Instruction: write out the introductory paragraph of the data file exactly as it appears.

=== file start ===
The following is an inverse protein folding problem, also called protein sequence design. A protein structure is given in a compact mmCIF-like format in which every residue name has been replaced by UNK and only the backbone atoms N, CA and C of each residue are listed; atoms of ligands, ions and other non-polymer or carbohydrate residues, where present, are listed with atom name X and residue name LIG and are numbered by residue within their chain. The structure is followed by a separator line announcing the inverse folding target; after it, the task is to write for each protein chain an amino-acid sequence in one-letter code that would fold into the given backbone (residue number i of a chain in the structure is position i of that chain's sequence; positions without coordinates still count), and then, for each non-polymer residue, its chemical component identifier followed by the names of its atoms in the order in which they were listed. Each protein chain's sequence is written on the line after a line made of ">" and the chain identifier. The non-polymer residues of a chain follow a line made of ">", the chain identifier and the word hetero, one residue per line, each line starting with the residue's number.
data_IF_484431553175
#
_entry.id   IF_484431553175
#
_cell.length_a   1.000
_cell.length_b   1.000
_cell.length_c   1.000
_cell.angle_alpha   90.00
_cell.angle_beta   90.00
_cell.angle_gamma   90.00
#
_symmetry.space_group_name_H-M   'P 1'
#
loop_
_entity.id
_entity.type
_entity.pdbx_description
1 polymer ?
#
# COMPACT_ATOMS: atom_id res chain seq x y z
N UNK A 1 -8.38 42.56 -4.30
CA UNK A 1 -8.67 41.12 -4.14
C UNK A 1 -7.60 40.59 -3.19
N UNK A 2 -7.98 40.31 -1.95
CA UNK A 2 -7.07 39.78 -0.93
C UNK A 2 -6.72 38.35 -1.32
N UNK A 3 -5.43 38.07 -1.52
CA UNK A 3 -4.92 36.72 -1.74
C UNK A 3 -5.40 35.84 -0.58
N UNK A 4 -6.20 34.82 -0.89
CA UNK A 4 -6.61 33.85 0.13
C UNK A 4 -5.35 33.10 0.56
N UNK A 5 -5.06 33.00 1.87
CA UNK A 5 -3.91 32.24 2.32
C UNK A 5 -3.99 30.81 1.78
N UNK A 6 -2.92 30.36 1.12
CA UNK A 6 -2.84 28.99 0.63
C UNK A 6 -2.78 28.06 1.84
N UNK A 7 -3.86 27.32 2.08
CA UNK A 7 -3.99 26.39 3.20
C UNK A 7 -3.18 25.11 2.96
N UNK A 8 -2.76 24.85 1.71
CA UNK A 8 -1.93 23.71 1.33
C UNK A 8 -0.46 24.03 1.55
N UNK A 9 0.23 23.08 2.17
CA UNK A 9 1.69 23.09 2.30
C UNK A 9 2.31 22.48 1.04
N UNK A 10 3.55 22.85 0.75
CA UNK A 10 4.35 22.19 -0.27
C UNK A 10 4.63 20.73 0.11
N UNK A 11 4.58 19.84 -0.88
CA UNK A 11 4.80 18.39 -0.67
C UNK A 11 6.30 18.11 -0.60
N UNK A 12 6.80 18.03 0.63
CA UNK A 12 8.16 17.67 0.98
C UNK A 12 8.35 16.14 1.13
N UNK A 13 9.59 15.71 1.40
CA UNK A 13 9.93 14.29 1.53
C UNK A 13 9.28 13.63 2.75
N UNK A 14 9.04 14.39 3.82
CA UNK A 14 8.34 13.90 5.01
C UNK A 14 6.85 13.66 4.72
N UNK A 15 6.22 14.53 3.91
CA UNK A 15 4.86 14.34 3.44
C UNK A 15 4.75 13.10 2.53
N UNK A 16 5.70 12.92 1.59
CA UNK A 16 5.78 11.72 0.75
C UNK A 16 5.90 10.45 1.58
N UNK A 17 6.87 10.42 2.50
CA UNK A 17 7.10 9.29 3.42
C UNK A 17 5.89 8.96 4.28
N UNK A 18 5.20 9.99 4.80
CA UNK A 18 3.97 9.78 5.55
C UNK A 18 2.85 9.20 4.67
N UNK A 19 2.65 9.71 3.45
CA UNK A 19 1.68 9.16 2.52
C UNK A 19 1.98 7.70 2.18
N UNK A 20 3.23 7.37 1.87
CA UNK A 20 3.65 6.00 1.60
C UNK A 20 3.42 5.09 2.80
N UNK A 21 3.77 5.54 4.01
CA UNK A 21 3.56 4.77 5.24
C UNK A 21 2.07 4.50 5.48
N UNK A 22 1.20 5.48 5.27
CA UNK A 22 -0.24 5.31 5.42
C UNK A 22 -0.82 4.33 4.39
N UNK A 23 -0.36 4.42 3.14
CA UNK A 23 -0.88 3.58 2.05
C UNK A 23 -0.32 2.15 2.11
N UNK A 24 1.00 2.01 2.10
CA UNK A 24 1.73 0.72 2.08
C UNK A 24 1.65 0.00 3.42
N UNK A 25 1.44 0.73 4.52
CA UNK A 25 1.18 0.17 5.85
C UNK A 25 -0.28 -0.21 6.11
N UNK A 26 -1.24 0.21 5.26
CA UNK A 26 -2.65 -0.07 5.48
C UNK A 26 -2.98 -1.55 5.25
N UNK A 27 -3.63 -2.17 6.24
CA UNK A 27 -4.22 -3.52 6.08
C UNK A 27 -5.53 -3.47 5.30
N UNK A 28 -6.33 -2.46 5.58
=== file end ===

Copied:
The following is an inverse protein folding problem, also called protein sequence design. A protein structure is given in a compact mmCIF-like format in which every residue name has been replaced by UNK and only the backbone atoms N, CA and C of each residue are listed; atoms of ligands, ions and other non-polymer or carbohydrate residues, where present, are listed with atom name X and residue name LIG and are numbered by residue within their chain. The structure is followed by a separator line announcing the inverse folding target; after it, the task is to write for each protein chain an amino-acid sequence in one-letter code that would fold into the given backbone (residue number i of a chain in the structure is position i of that chain's sequence; positions without coordinates still count), and then, for each non-polymer residue, its chemical component identifier followed by the names of its atoms in the order in which they were listed. Each protein chain's sequence is written on the line after a line made of ">" and the chain identifier. The non-polymer residues of a chain follow a line made of ">", the chain identifier and the word hetero, one residue per line, each line starting with the residue's number.